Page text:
It’s easy to name some well-known commodities; gold, crude oil, and even frozen concentrated orange juice as made famous in the classic comedy Trading Places. But, did you know cannabis is a commodity? It most certainly is!
If cannabis is a commodity, then you as an educated cannabis consumer, investor, or someone who's interested in the growth of the legal cannabis industry should probably have an idea about commodities are and the properties that make a commodity, well... a commodity. So what are commodities?
Commodities are goods that can be supplied in a standardized and interchangeable way. The market treats units of a commodity as equivalent (or nearly equivalent), disregarding who produced them or where they came from.
For example, there is little difference between one pound of "Sour Diesel” and another pound of “Sour Diesel”, regardless of who the producer is. Cultivators, calm down... surely there can be slight differences in the quality, but it is pretty much the same product. In the industry, people refer to this property of commodities as fungibility.
What is Fungibility?
Fungibility means that price is what matters most in terms of commodities, if 'everything' is the same, you'd want to buy wherever you get the best price.
Fungibility is also the reason why commodity prices are determined by the entire (often global) market for the given product. Although this isn't the case yet for cannabis due to differences in local and national laws, this is very much the direction the industry is heading.
Give Me an Example!
If cannabis was traded globally without restrictions, producers and sellers of cannabis would have more options as to how and where they can trade their product. For example: if the price per pound of cannabis was higher in Canada than it was in the state of Washington, a cultivator in Washington would want to sell product there at the higher price. It's basically just supply and demand!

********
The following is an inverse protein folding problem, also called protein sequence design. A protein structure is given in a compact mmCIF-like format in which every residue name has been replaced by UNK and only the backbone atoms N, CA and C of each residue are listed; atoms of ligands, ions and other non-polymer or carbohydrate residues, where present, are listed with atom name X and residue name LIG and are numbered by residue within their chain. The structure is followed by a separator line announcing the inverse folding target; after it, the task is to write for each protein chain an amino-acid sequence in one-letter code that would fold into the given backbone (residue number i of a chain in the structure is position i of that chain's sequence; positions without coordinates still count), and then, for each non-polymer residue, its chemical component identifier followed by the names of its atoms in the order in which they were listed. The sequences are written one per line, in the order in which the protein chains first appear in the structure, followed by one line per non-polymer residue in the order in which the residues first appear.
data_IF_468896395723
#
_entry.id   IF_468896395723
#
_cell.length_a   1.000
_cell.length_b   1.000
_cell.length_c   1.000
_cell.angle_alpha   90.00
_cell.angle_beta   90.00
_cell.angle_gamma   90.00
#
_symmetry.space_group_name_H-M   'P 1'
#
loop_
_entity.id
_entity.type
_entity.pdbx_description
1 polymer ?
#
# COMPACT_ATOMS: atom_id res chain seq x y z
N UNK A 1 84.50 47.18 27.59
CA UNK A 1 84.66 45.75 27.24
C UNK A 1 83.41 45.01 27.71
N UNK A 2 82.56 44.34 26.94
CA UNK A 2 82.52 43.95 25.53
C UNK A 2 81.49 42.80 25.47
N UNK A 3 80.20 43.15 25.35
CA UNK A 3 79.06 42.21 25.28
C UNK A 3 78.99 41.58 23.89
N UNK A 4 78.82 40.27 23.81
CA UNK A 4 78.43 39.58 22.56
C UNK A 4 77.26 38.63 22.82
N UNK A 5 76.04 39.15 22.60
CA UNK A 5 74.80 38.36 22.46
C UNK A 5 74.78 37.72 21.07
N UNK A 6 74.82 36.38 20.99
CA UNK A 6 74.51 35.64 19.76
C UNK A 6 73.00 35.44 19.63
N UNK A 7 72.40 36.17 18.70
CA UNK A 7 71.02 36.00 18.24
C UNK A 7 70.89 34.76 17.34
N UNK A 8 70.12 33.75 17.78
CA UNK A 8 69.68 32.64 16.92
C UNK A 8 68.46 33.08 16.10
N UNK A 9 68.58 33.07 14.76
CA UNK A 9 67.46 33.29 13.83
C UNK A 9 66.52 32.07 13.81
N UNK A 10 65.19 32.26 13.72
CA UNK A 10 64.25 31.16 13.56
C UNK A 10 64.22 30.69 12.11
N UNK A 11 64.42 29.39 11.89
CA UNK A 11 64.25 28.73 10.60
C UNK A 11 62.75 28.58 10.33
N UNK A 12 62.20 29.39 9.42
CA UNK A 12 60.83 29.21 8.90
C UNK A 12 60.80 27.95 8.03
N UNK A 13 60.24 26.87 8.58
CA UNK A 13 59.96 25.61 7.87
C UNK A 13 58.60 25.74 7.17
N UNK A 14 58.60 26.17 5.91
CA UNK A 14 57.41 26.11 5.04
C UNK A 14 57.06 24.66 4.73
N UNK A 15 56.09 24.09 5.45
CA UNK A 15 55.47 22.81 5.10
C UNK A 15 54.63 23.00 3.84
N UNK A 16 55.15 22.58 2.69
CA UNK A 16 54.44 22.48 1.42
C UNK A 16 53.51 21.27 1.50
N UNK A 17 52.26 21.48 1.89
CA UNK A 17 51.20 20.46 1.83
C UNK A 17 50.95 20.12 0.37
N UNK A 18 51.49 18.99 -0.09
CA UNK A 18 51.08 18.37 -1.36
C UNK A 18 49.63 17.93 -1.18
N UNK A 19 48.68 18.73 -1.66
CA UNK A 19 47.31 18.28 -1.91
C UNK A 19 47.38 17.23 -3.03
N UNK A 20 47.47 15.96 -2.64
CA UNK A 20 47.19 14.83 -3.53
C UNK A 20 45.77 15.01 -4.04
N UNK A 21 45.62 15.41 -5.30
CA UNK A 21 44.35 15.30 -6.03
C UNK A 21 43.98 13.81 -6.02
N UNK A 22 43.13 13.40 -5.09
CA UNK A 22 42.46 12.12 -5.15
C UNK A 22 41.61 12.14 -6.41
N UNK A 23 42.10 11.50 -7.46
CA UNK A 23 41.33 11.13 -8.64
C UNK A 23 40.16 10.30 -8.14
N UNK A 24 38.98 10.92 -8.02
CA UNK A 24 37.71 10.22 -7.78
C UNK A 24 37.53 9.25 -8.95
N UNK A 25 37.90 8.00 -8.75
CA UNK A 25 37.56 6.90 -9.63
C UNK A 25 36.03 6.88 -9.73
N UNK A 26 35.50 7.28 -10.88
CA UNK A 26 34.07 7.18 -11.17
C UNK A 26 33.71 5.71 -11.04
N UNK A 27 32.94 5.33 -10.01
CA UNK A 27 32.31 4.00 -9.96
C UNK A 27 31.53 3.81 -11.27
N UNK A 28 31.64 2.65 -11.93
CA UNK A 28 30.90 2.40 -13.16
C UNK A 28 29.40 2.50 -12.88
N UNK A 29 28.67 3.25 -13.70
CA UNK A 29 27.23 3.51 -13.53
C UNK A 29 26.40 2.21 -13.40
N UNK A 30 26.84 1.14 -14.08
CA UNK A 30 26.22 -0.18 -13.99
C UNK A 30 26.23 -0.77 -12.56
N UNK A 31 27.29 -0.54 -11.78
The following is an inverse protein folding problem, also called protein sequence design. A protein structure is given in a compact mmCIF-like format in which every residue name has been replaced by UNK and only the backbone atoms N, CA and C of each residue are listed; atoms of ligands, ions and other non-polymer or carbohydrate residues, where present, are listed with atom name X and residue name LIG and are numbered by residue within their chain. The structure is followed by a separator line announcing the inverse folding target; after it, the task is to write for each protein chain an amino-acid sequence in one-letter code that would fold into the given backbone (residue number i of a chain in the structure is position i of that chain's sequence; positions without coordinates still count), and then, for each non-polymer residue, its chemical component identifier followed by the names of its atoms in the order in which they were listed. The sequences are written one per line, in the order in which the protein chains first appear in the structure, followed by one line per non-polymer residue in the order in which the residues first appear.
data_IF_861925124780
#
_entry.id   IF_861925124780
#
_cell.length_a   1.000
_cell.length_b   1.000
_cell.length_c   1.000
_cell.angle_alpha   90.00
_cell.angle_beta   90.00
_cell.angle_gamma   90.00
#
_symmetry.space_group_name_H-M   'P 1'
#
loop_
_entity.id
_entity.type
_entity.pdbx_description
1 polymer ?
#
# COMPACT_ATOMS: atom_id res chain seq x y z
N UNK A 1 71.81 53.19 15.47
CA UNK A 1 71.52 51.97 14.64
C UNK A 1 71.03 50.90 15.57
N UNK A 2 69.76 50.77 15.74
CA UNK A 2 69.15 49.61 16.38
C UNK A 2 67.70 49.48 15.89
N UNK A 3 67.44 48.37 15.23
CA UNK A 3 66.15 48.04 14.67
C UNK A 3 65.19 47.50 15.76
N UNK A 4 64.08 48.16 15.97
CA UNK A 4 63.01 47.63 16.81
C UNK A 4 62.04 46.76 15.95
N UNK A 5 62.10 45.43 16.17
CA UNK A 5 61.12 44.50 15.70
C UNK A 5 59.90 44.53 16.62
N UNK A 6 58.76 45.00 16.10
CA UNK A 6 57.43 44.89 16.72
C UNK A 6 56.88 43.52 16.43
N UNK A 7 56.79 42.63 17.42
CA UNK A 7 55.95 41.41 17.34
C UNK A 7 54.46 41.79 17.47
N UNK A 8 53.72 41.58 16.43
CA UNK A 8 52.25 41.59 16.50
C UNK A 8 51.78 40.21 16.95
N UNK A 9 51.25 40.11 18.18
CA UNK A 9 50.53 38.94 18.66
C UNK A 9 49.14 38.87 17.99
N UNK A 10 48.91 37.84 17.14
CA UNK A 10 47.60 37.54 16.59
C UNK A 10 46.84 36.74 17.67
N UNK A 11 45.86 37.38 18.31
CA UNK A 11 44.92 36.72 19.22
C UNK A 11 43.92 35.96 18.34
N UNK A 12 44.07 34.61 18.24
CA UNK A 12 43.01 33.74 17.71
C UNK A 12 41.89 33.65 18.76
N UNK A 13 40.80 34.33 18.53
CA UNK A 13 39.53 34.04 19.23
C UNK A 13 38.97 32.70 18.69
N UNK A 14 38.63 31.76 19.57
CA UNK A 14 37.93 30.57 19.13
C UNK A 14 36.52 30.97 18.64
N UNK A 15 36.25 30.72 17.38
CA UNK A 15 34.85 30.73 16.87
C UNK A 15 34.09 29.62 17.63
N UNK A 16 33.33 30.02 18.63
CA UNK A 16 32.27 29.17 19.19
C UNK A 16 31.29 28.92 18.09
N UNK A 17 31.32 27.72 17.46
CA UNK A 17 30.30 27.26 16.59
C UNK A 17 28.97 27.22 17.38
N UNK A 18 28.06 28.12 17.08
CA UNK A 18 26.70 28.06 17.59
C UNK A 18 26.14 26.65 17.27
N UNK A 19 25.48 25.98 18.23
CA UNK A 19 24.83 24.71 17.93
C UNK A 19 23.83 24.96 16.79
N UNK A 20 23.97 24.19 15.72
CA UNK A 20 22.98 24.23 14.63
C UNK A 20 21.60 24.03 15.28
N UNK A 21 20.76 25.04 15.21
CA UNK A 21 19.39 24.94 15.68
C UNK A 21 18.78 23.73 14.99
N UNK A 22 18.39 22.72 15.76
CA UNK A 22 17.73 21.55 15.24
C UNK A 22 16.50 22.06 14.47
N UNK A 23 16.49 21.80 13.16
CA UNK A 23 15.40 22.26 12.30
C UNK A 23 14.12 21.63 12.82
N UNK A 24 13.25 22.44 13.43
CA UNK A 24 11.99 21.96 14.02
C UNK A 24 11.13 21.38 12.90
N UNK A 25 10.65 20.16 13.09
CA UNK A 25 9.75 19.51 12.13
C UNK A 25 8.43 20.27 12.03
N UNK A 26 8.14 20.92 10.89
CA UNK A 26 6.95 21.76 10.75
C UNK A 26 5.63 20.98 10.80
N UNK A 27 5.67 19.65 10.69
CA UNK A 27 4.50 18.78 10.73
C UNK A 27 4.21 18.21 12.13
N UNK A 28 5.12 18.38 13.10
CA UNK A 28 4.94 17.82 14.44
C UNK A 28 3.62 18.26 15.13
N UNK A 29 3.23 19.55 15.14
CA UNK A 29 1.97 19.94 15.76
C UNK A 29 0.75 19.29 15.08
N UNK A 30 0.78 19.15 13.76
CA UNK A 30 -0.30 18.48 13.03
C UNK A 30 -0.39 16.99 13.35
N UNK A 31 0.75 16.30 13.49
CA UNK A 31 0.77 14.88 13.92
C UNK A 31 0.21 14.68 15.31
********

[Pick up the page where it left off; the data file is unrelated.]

This supply imbalance would eventually equilibrate the price in Canada to the point where the price would be nearly equal on both sides of the border. U.S. Federal law currently prevents the movement of cannabis across state lines as well as national borders regardless of cannabis' legal status in the various geographies. This means that each state effectively has its own segmented market, with its own market prices and participants for marijuana. While this is currently the case, we believe that this could change in the coming years.
Differentiation in a Commoditized Marketplace
Because price is what matters most in terms of commodities, a lot of producers want to differentiate their product so that it isn't as much of a standardized commodity. This allows them the power to command higher prices for higher quality products. Thankfully, this is also the case with crude oil (there are different grades of crude) and almost any other commodity, so the powers at be in the commodity world have applied a system of premiums and discounts to the market price to account for better or worse product.
One way that cannabis-producing companies can overcome this is through branding. Branding is a major way of differentiating commodity-based products, and is seen in day-to-day life on a regular basis.
For example: coffee beans are a commodity, but once they are ground and brewed into a cup of Starbucks coffee they become a differentiated product that commands a higher price. In the cannabis world, we can see this in the edibles market. The cannabis that is used to make these edibles has very little differentiation, however through branding and recipe differentiation we see a wide range of prices for these goods.
Cultivators, don't worry just yet...cannabis is not yet a commodity. With that said, take note that this is the direction that the industry is heading due to the sheer size of the industry.Be sure to stay tuned for more coverage from the Daily Marijuana Observer about the exciting world of cannabis and commodities!